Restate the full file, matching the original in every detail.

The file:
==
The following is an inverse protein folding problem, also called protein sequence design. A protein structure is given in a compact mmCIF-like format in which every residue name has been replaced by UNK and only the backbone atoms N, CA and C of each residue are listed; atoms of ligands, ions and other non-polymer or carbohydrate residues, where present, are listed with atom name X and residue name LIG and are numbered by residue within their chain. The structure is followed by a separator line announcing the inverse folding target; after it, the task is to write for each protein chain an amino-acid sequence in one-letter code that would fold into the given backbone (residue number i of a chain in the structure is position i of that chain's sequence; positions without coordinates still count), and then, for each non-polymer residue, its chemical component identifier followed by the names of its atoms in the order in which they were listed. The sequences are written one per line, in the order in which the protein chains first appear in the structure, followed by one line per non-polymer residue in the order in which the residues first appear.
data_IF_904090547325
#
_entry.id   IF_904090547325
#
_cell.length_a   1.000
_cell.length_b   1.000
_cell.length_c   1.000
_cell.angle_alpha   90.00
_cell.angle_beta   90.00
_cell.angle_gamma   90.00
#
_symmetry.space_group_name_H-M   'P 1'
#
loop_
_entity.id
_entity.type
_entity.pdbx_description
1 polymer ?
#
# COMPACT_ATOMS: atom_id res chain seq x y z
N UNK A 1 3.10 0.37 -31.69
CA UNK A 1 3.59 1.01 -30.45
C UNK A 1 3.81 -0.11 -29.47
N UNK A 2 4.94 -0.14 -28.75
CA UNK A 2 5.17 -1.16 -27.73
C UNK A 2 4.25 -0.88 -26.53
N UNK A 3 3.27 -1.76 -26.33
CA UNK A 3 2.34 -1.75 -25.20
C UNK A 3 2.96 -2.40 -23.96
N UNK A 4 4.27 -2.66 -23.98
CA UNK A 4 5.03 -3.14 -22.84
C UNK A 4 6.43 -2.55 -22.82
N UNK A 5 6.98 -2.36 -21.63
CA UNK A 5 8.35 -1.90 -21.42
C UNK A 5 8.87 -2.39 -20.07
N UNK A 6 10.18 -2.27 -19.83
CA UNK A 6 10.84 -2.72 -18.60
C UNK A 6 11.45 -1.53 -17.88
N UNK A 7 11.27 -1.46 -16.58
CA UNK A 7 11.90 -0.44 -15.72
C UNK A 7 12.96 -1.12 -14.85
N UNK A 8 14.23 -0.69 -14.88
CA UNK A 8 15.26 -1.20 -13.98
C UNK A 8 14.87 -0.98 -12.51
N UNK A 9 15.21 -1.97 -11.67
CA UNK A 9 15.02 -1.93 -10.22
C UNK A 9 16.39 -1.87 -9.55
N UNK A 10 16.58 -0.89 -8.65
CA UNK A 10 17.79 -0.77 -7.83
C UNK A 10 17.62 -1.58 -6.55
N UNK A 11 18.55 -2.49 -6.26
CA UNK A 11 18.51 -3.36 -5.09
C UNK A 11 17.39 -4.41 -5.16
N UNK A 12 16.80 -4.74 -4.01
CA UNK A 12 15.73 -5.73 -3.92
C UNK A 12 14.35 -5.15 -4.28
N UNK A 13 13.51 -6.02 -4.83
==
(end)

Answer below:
The following is an inverse protein folding problem, also called protein sequence design. A protein structure is given in a compact mmCIF-like format in which every residue name has been replaced by UNK and only the backbone atoms N, CA and C of each residue are listed; atoms of ligands, ions and other non-polymer or carbohydrate residues, where present, are listed with atom name X and residue name LIG and are numbered by residue within their chain. The structure is followed by a separator line announcing the inverse folding target; after it, the task is to write for each protein chain an amino-acid sequence in one-letter code that would fold into the given backbone (residue number i of a chain in the structure is position i of that chain's sequence; positions without coordinates still count), and then, for each non-polymer residue, its chemical component identifier followed by the names of its atoms in the order in which they were listed. The sequences are written one per line, in the order in which the protein chains first appear in the structure, followed by one line per non-polymer residue in the order in which the residues first appear.
data_IF_904090547325
#
_entry.id   IF_904090547325
#
_cell.length_a   1.000
_cell.length_b   1.000
_cell.length_c   1.000
_cell.angle_alpha   90.00
_cell.angle_beta   90.00
_cell.angle_gamma   90.00
#
_symmetry.space_group_name_H-M   'P 1'
#
loop_
_entity.id
_entity.type
_entity.pdbx_description
1 polymer ?
#
# COMPACT_ATOMS: atom_id res chain seq x y z
N UNK A 1 3.10 0.37 -31.69
CA UNK A 1 3.59 1.01 -30.45
C UNK A 1 3.81 -0.11 -29.47
N UNK A 2 4.94 -0.14 -28.75
CA UNK A 2 5.17 -1.16 -27.73
C UNK A 2 4.25 -0.88 -26.53
N UNK A 3 3.27 -1.76 -26.33
CA UNK A 3 2.34 -1.75 -25.20
C UNK A 3 2.96 -2.40 -23.96
N UNK A 4 4.27 -2.66 -23.98
CA UNK A 4 5.03 -3.14 -22.84
C UNK A 4 6.43 -2.55 -22.82
N UNK A 5 6.98 -2.36 -21.63
CA UNK A 5 8.35 -1.90 -21.42
C UNK A 5 8.87 -2.39 -20.07
N UNK A 6 10.18 -2.27 -19.83
CA UNK A 6 10.84 -2.72 -18.60
C UNK A 6 11.45 -1.53 -17.88
N UNK A 7 11.27 -1.46 -16.58
CA UNK A 7 11.90 -0.44 -15.72
C UNK A 7 12.96 -1.12 -14.85
N UNK A 8 14.23 -0.69 -14.88
CA UNK A 8 15.26 -1.20 -13.98
C UNK A 8 14.87 -0.98 -12.51
N UNK A 9 15.21 -1.97 -11.67
CA UNK A 9 15.02 -1.93 -10.22
C UNK A 9 16.39 -1.87 -9.55
N UNK A 10 16.58 -0.89 -8.65
CA UNK A 10 17.79 -0.77 -7.83
C UNK A 10 17.62 -1.58 -6.55
N UNK A 11 18.55 -2.49 -6.26
CA UNK A 11 18.51 -3.36 -5.09
C UNK A 11 17.39 -4.41 -5.16
N UNK A 12 16.80 -4.74 -4.01
CA UNK A 12 15.73 -5.73 -3.92
C UNK A 12 14.35 -5.15 -4.28
N UNK A 13 13.51 -6.02 -4.83